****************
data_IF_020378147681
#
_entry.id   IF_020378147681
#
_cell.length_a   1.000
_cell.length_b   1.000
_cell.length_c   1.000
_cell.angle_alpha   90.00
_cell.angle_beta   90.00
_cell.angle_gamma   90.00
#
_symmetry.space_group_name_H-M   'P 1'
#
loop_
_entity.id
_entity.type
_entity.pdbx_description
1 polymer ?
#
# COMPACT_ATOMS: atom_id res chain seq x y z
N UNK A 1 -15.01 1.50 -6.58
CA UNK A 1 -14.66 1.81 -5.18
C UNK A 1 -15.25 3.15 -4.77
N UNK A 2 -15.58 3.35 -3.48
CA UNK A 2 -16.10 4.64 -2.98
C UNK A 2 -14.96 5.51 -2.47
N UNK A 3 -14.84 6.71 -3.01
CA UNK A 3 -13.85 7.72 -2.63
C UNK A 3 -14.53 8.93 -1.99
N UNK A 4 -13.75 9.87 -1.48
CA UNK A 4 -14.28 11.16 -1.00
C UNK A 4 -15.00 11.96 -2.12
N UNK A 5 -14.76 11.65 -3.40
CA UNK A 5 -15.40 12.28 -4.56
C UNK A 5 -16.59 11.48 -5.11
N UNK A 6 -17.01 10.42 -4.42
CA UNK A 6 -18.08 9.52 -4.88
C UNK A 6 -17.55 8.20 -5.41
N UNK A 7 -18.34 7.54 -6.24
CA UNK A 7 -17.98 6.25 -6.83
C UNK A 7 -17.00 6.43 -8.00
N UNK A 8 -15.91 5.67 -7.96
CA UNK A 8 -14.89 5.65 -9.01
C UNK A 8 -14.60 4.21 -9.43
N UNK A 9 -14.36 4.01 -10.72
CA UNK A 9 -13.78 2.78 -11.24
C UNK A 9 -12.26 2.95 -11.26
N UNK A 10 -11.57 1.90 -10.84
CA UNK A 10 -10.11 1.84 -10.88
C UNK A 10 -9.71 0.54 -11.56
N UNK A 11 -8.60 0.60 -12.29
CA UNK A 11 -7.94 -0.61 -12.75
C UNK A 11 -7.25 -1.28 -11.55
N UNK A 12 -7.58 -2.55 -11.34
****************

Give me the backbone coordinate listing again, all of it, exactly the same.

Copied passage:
data_IF_020378147681
#
_entry.id   IF_020378147681
#
_cell.length_a   1.000
_cell.length_b   1.000
_cell.length_c   1.000
_cell.angle_alpha   90.00
_cell.angle_beta   90.00
_cell.angle_gamma   90.00
#
_symmetry.space_group_name_H-M   'P 1'
#
loop_
_entity.id
_entity.type
_entity.pdbx_description
1 polymer ?
#
# COMPACT_ATOMS: atom_id res chain seq x y z
N UNK A 1 -15.01 1.50 -6.58
CA UNK A 1 -14.66 1.81 -5.18
C UNK A 1 -15.25 3.15 -4.77
N UNK A 2 -15.58 3.35 -3.48
CA UNK A 2 -16.10 4.64 -2.98
C UNK A 2 -14.96 5.51 -2.47
N UNK A 3 -14.84 6.71 -3.01
CA UNK A 3 -13.85 7.72 -2.63
C UNK A 3 -14.53 8.93 -1.99
N UNK A 4 -13.75 9.87 -1.48
CA UNK A 4 -14.28 11.16 -1.00
C UNK A 4 -15.00 11.96 -2.12
N UNK A 5 -14.76 11.65 -3.40
CA UNK A 5 -15.40 12.28 -4.56
C UNK A 5 -16.59 11.48 -5.11
N UNK A 6 -17.01 10.42 -4.42
CA UNK A 6 -18.08 9.52 -4.88
C UNK A 6 -17.55 8.20 -5.41
N UNK A 7 -18.34 7.54 -6.24
CA UNK A 7 -17.98 6.25 -6.83
C UNK A 7 -17.00 6.43 -8.00
N UNK A 8 -15.91 5.67 -7.96
CA UNK A 8 -14.89 5.65 -9.01
C UNK A 8 -14.60 4.21 -9.43
N UNK A 9 -14.36 4.01 -10.72
CA UNK A 9 -13.78 2.78 -11.24
C UNK A 9 -12.26 2.95 -11.26
N UNK A 10 -11.57 1.90 -10.84
CA UNK A 10 -10.11 1.84 -10.88
C UNK A 10 -9.71 0.54 -11.56
N UNK A 11 -8.60 0.60 -12.29
CA UNK A 11 -7.94 -0.61 -12.75
C UNK A 11 -7.25 -1.28 -11.55
N UNK A 12 -7.58 -2.55 -11.34